The Australian Border Force (ABF) has successfully disrupted an organised criminal syndicate with links in China and Australia, following the seizure of approximately 40 kilograms of the prohibited precursor drug ephedrine and the arrest of three people in Sydney.
Part of the seizure
The quantity of ephedrine seized would have a street value of over $6 million once converted into methamphetamine (ice).
A 28-year-old man from the People’s Republic of China (PRC), a 22-year-old woman from the PRC, and an 18-year-old Australian man all appeared in Central Local Court on Wednesday 2 December on charges related to the importation of 25kg of ephedrine.
The ABF also intercepted a second consignment allegedly associated with the group containing about 15 kilograms of ephedrine, which officers seized on Wednesday.
ABF Regional Commander NSW, Tim Fitzgerald, hailed the seizures as an important breakthrough in disrupting a significant organised criminal network which had attempted to test a variety of Australian border entry points, including sea and air cargo.
“This week’s effective ABF operation sends a clear message to criminal groups that our officers will not only intercept drugs at our border but will actively pursue, arrest and seek to prosecute people facilitating the illicit drug industry; an industry that causes terrible harm to our community,” Commander Fitzgerald said.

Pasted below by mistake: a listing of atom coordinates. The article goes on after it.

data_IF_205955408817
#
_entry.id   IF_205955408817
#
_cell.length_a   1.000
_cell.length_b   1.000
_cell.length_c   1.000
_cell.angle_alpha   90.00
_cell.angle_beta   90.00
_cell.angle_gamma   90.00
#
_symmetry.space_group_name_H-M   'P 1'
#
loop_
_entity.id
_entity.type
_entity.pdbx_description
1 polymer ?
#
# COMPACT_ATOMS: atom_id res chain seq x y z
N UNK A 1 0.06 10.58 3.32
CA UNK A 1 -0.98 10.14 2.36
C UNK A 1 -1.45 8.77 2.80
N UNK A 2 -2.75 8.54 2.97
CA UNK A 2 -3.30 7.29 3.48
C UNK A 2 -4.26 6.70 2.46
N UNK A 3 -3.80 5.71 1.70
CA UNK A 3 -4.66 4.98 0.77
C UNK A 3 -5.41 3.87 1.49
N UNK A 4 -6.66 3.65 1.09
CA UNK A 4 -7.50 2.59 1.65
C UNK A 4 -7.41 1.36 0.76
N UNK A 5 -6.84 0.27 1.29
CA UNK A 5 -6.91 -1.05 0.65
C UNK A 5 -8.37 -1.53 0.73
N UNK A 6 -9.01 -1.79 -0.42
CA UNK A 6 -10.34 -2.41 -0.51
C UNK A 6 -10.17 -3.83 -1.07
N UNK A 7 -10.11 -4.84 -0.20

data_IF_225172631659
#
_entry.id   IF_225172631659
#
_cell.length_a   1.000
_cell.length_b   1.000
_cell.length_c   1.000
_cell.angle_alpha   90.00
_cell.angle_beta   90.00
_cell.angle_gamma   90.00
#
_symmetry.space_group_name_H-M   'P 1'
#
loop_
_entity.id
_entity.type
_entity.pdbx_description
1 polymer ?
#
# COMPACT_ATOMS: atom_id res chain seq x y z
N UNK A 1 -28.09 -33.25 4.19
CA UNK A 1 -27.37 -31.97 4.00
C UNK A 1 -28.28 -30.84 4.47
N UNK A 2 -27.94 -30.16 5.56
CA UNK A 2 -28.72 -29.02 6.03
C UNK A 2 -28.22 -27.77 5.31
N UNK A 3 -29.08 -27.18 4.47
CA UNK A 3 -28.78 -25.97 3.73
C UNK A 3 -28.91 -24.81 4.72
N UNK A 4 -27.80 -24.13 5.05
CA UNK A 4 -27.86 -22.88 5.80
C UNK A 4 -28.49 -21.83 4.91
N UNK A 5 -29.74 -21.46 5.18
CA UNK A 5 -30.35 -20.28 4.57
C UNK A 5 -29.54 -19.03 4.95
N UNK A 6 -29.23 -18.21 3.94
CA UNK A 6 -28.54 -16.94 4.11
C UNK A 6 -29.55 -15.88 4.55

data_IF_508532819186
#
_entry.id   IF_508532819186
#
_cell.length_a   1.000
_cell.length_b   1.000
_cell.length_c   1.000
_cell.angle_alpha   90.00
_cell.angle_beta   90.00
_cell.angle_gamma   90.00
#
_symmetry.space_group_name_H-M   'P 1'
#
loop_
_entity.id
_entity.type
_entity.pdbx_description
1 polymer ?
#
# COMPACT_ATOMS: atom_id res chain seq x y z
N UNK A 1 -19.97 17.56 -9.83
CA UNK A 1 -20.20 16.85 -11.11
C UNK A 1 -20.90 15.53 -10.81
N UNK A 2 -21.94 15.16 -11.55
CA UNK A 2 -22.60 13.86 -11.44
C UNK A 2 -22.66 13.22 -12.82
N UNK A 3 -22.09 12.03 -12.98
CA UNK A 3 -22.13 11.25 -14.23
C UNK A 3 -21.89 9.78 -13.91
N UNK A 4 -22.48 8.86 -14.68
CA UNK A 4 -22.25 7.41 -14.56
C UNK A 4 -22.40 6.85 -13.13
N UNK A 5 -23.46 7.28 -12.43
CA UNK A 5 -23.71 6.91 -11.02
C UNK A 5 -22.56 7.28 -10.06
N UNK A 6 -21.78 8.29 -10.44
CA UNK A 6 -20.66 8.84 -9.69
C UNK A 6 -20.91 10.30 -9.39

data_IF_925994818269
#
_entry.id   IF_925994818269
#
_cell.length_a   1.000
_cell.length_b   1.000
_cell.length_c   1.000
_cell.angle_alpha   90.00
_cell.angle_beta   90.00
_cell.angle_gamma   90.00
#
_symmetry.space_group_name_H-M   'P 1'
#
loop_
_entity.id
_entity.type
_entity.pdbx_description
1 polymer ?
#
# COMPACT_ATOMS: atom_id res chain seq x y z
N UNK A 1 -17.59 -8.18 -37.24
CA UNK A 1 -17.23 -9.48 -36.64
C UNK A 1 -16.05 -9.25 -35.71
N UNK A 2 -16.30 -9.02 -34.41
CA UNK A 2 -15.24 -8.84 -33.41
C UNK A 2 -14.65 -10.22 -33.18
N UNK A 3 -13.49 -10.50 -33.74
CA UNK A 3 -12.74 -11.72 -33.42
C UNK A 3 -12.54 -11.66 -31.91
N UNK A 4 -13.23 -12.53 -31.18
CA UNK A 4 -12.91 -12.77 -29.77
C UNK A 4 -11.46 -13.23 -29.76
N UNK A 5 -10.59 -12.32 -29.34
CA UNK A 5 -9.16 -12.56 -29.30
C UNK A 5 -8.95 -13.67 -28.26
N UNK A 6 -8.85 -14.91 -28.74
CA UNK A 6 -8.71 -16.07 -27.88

ABF officers intercepted a sea cargo consignment from China at the Container Examination Facility at Port Botany in Sydney and tracked the consignment this week to an address in the Sydney suburb of Ryde.
Following further investigations, ABF officers arrested and charged three people following the discovery of 25 kilograms of ephedrine concealed in boxes of ceramic paintings sent from China.
A fourth man associated with the seizure and arrests, a 29-year-old unlawful non-citizen from Indonesia, was detained and transferred to Villawood Immigration Detention Facility pending his removal from Australia.
“The ABF continues to work with partner agencies such as the Australian Federal Police, State and Territory Police Forces, the Australian Crime Commission and, importantly, counterpart agencies in source countries, to tackle the problem of transnational crime across our border,” Commander Fitzgerald said.
“Diligent ABF investigators know that each drug seizure is another step towards protecting Australians from the damaging impact of drugs like ice on individuals and families.”
All three people have been remanded to appear in court on 27 January 2016.
The maximum penalty for importing a commercial quantity of a border controlled precursor without a permit, such as ephedrine, is a fine of up to $550,000 and/or 5 years in jail.